Develop Strategies to Reduce Cross-Border Air Pollution
The following actions are needed to complete this objective:
Advocate for Windsor’s local air quality issues at the regional, provincial, and federal levels in the United States and Canada and with industry representatives
Gather air quality baseline information for comparison purposes. Publish and track in the Report on the State of the Environment
Identify partnerships with other agencies, governments and businesses
Liaise with the Ministry of the Environment and Climate Change to increase environmental testing and compliance within the city
These indicators show the progress the City is making to achieve this objective:
Air Quality Health Index Indicator
What Is The Air Quality Health Index And What Does It Mean?
In June 2015, the Province of Ontario introduced the Air Quality Health Index (AQHI) to replace the Air Quality Index (AQI), which had been used since 2003. The AQI measured concentrations of 6 air pollutants to provide an indication of air quality conditions on a 1-100+ scale. The new AQHI, developed in collaboration with Health Canada, provides the supplemental context of what air quality conditions, measured on a 1-10+ scale, mean for your health and what activity modifications are sensible given current conditions.
Using a network of 40 state-of-the art air monitoring stations, the Ministry of the Environment and Climate Change (MOECC) takes real-time air quality data from the monitoring sites and produces AQHI readings for each location. The City of Windsor is currently served by two monitoring stations, one located in west Windsor and one located downtown.
Three pollutants were chosen as indicators of the overall outdoor air mixture: ground level ozone, fine particulate matter, and nitrogen dioxide. The AQHI, which pays particular attention to people who are sensitive to air pollution, helps individuals make decisions to protect their health by limiting short-term exposure to air pollution and adjusting their activity levels during increased levels of air pollution. It also provides advice on how residents can improve air quality in their local community.
The table below provides the health messages for each category of the AQHI for the “at risk” and general populations.
||Enjoy your usual outdoor activities.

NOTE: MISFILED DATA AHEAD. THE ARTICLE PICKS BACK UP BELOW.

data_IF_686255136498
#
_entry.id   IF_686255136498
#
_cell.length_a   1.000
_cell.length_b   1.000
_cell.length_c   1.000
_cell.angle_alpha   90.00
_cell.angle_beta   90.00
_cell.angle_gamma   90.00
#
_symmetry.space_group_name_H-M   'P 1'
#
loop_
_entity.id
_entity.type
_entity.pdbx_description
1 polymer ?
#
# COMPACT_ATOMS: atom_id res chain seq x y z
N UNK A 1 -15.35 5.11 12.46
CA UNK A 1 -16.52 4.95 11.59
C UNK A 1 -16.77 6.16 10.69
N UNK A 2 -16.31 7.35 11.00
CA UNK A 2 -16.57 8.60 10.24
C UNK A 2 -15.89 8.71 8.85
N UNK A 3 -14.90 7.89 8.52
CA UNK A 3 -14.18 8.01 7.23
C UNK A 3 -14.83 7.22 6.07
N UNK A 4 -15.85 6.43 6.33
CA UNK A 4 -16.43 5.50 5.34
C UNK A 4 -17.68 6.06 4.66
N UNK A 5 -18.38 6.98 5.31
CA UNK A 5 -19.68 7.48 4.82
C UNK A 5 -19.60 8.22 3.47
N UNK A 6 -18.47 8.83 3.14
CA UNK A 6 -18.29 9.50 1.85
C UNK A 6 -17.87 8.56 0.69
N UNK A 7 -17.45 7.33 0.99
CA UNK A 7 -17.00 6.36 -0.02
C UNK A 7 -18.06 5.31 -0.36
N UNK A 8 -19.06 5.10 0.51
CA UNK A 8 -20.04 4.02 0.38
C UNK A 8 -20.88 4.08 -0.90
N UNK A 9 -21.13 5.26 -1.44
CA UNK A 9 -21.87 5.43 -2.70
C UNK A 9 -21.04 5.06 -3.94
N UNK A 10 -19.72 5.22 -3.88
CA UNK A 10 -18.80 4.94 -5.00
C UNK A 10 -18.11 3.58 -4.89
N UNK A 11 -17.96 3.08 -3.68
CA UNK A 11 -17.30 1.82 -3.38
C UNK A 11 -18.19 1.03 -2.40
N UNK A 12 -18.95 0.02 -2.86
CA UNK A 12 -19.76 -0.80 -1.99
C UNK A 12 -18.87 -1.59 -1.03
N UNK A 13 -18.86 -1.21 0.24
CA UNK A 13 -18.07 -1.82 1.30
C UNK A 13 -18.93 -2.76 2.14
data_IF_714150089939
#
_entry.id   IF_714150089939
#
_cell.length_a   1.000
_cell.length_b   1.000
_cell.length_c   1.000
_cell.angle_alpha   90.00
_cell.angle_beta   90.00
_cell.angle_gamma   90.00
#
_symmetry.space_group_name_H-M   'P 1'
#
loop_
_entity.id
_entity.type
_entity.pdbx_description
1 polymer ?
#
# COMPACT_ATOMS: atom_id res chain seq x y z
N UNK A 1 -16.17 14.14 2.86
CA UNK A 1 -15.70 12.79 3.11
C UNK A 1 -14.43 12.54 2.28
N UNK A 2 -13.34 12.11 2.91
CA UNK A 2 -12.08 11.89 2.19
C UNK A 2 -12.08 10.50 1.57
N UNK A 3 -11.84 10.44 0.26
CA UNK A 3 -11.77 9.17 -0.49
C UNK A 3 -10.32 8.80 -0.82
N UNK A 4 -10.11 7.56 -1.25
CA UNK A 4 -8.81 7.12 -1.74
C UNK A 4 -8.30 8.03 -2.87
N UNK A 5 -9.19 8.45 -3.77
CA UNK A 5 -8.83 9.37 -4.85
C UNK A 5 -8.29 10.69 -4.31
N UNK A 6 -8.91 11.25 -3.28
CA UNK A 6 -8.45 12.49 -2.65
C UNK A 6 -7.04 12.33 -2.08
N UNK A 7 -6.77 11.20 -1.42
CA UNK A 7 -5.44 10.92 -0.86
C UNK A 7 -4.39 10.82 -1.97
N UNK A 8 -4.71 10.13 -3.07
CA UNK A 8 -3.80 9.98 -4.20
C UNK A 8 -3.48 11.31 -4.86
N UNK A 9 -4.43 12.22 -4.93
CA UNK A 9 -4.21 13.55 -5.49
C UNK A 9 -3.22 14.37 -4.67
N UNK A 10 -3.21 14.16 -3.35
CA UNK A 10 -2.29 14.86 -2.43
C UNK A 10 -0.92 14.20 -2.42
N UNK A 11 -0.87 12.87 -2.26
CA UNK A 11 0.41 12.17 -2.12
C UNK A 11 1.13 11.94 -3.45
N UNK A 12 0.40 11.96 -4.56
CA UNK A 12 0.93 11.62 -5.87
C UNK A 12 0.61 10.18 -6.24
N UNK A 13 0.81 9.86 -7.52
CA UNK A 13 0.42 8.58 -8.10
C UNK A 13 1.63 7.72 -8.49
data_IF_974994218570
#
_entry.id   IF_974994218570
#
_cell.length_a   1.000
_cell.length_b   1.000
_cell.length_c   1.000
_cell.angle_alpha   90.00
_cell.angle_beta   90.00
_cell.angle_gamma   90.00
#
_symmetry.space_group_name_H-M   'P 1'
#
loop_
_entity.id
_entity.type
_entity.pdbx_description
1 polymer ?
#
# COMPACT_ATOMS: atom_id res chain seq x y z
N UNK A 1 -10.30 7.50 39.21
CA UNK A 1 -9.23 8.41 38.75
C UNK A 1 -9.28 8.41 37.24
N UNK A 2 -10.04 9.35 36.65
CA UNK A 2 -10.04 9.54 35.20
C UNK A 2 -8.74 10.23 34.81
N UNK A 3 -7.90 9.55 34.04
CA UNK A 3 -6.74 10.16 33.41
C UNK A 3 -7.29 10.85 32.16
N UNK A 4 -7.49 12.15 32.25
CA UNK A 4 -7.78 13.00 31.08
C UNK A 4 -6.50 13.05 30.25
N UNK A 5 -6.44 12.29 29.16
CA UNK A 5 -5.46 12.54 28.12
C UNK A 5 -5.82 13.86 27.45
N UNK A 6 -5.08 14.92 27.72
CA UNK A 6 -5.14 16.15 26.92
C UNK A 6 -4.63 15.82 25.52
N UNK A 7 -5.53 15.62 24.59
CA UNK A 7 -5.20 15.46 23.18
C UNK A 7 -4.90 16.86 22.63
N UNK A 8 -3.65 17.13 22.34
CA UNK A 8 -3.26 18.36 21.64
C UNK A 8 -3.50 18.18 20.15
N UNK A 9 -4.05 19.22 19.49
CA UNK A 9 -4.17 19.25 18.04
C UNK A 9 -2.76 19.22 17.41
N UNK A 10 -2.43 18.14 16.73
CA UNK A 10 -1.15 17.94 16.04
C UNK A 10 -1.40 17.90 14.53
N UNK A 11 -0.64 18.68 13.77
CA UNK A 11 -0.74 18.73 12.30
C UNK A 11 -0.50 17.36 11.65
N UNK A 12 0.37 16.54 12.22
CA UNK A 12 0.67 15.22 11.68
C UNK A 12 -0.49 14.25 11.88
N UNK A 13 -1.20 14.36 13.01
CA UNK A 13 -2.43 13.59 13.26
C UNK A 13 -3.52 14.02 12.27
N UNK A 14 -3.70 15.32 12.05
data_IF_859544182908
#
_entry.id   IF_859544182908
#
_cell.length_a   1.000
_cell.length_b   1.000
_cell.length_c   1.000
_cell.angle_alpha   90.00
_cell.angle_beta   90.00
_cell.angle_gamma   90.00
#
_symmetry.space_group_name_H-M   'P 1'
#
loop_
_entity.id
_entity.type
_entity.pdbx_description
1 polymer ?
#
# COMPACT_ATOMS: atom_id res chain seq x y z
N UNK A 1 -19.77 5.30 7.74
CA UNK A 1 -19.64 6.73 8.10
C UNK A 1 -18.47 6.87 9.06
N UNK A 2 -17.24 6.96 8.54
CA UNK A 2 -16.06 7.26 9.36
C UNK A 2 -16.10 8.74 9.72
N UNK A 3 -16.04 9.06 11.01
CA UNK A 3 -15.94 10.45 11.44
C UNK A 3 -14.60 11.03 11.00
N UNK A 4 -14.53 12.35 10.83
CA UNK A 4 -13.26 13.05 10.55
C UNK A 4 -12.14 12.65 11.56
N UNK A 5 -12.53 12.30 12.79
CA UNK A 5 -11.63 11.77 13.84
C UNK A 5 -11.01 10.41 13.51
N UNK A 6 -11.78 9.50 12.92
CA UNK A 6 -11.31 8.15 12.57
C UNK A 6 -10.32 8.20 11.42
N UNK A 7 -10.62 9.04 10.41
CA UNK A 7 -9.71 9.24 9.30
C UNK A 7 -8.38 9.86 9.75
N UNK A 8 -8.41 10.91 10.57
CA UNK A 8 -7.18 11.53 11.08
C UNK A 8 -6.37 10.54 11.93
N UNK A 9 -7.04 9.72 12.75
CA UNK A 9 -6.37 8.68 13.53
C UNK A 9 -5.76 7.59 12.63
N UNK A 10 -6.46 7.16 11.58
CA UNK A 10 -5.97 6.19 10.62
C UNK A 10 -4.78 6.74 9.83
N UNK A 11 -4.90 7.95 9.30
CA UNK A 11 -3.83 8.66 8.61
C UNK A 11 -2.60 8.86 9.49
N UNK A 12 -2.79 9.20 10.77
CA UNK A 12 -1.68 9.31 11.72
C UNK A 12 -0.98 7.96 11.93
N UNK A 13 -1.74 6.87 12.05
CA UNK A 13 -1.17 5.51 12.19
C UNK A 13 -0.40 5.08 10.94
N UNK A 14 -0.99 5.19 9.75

||Ideal air quality for outdoor activities.|
||Consider reducing or rescheduling strenuous activities outdoors if you are experiencing symptoms.
||No need to modify your usual outdoor activities unless you experience symptoms such as coughing and throat irritation.|
||Reduce or reschedule strenuous activities outdoors. Children and the elderly should also take it easy.
||Consider reducing or rescheduling strenuous activities outdoors if you experience symptoms such as coughing and throat irritation.|
||Avoid strenuous activities outdoors. Children and the elderly should also avoid outdoor physical exertion.
||Reduce or reschedule strenuous activities outdoors, especially if you experience symptoms such as coughing and throat irritation.|
Smog is a form of air pollution. It is a complex mixture of air pollutants that is sometimes visible in the air as a brownish-yellow haze over cities. Smog can be caused by a build-up of either ground-level ozone (O3) or tiny particles of soot known as particulate matter (PM). Smog can form in almost any climate where industries or cities release large amounts of air pollution. However, it is worse during periods of warmer and sunnier weather.
With the launch of the new AQHI, the AQI and subsequent Smog Alert program has been discontinued and Smog Advisory Days based on AQI values will no longer be issued. In place of the Smog Alert program, a new air quality alerting system is now in effect based on the values reported by the AQHI. Subscribers to the Smog Alert program will be automatically transferred to the new alerting system. The results of the AQHI will be communicated through the new air quality alerting system as follows:
Special Air Quality Statements (SAQS): When the Air Quality Health Index is forecast to reach, or has reached the high risk category for one to two hours, a SAQS will be issued. A SAQS will also be issued if the AQHI has not reached the high risk category, but there is an air quality concern for a particular area that is expected to last for at least three hours.
Smog and Air Health Advisory (SAHA): For situations where the AQHI is forecast to reach, or has reached, the high risk category and is expected to last for at least three hours, a SAHA will be issued.
Termination Notice: A termination notice is issued once the smog and air health advisory has ended.
The City of Windsor experienced one SAQS in 2015, but because of methodology differences, this is not directly comparable to the declining number of Smog Advisory Days, seen below.
The MOECC publishes the air quality health index daily on their Air Quality Ontario website. This website also reports up-to-date hourly data. A new mapping feature allows the viewer to compare data across Ontario.
Low Risk Air Quality in Windsor (2015 and 2016):
Above graph shows an increasing trend in the number of good or very good air quality health index days since AQHI reporting.
Good or Very Good Air Quality in Windsor (2007-2014):
As seen in the graph, the number of good or very good air quality days (below 32 on Air Quality Index scale) in Windsor has remained about the same.
Air Quality Health Index Advisories in Windsor (2015 and 2016)
As seen in the graph above, the number of special air quality statement days and smog and air health advisory days has remained at a constant 0 and 1, respectively, since AQHI reporting for both the years of 2015 and 2016.
Smog Advisories in Windsor (2007-2014):
As seen in the graph above, the number of AQI smog advisory days per year has declined.
What influences our air quality?
Local industrial pollution, electricity generation, home heating, cross-border emissions and emissions from transportation corridors are some of the sources of air pollution in the city.
An inventory of air pollutants compiled in 2006 by Environment and Climate Change Canada indicates the "off-road use of gasoline" is a major source of carbon monoxide and volatile organic compounds. For more on this topic visit the Lawnmowers and Small Gas Engines web page.